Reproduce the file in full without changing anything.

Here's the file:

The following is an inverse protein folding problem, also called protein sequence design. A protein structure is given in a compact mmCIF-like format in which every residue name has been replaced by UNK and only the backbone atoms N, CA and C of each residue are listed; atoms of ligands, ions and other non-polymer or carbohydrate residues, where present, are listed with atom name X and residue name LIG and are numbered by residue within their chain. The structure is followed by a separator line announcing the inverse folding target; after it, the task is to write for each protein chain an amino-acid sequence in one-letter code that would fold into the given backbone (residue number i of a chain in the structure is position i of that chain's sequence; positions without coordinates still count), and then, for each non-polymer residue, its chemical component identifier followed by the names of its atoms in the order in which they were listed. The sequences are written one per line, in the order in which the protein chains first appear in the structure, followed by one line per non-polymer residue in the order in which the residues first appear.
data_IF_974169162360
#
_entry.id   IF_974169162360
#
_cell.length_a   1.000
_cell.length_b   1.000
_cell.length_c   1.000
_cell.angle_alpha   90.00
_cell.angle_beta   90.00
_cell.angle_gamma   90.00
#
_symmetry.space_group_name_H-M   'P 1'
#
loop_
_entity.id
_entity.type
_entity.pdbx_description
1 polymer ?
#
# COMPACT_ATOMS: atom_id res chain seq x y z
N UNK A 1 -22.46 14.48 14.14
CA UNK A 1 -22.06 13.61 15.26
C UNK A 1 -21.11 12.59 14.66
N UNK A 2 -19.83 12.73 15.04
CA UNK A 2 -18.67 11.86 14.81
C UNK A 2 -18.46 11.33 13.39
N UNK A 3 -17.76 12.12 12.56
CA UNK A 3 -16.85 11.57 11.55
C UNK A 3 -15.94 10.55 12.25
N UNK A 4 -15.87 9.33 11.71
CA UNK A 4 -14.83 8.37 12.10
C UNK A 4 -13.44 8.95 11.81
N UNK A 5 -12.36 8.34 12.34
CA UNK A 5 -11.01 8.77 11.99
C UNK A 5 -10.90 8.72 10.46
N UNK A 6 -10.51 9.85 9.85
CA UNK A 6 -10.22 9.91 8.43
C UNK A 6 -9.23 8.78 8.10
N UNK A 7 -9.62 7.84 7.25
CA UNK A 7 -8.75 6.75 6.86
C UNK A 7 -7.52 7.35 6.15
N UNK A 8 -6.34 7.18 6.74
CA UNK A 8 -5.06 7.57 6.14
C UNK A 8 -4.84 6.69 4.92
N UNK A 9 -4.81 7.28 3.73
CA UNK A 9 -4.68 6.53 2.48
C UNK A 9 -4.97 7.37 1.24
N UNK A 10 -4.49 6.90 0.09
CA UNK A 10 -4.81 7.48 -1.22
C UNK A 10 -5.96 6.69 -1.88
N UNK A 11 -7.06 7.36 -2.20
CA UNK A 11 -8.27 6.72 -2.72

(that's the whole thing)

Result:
The following is an inverse protein folding problem, also called protein sequence design. A protein structure is given in a compact mmCIF-like format in which every residue name has been replaced by UNK and only the backbone atoms N, CA and C of each residue are listed; atoms of ligands, ions and other non-polymer or carbohydrate residues, where present, are listed with atom name X and residue name LIG and are numbered by residue within their chain. The structure is followed by a separator line announcing the inverse folding target; after it, the task is to write for each protein chain an amino-acid sequence in one-letter code that would fold into the given backbone (residue number i of a chain in the structure is position i of that chain's sequence; positions without coordinates still count), and then, for each non-polymer residue, its chemical component identifier followed by the names of its atoms in the order in which they were listed. The sequences are written one per line, in the order in which the protein chains first appear in the structure, followed by one line per non-polymer residue in the order in which the residues first appear.
data_IF_974169162360
#
_entry.id   IF_974169162360
#
_cell.length_a   1.000
_cell.length_b   1.000
_cell.length_c   1.000
_cell.angle_alpha   90.00
_cell.angle_beta   90.00
_cell.angle_gamma   90.00
#
_symmetry.space_group_name_H-M   'P 1'
#
loop_
_entity.id
_entity.type
_entity.pdbx_description
1 polymer ?
#
# COMPACT_ATOMS: atom_id res chain seq x y z
N UNK A 1 -22.46 14.48 14.14
CA UNK A 1 -22.06 13.61 15.26
C UNK A 1 -21.11 12.59 14.66
N UNK A 2 -19.83 12.73 15.04
CA UNK A 2 -18.67 11.86 14.81
C UNK A 2 -18.46 11.33 13.39
N UNK A 3 -17.76 12.12 12.56
CA UNK A 3 -16.85 11.57 11.55
C UNK A 3 -15.94 10.55 12.25
N UNK A 4 -15.87 9.33 11.71
CA UNK A 4 -14.83 8.37 12.10
C UNK A 4 -13.44 8.95 11.81
N UNK A 5 -12.36 8.34 12.34
CA UNK A 5 -11.01 8.77 11.99
C UNK A 5 -10.90 8.72 10.46
N UNK A 6 -10.51 9.85 9.85
CA UNK A 6 -10.22 9.91 8.43
C UNK A 6 -9.23 8.78 8.10
N UNK A 7 -9.62 7.84 7.25
CA UNK A 7 -8.75 6.75 6.86
C UNK A 7 -7.52 7.35 6.15
N UNK A 8 -6.34 7.18 6.74
CA UNK A 8 -5.06 7.57 6.14
C UNK A 8 -4.84 6.69 4.92
N UNK A 9 -4.81 7.28 3.73
CA UNK A 9 -4.68 6.53 2.48
C UNK A 9 -4.97 7.37 1.24
N UNK A 10 -4.49 6.90 0.09
CA UNK A 10 -4.81 7.48 -1.22
C UNK A 10 -5.96 6.69 -1.88
N UNK A 11 -7.06 7.36 -2.20
CA UNK A 11 -8.27 6.72 -2.72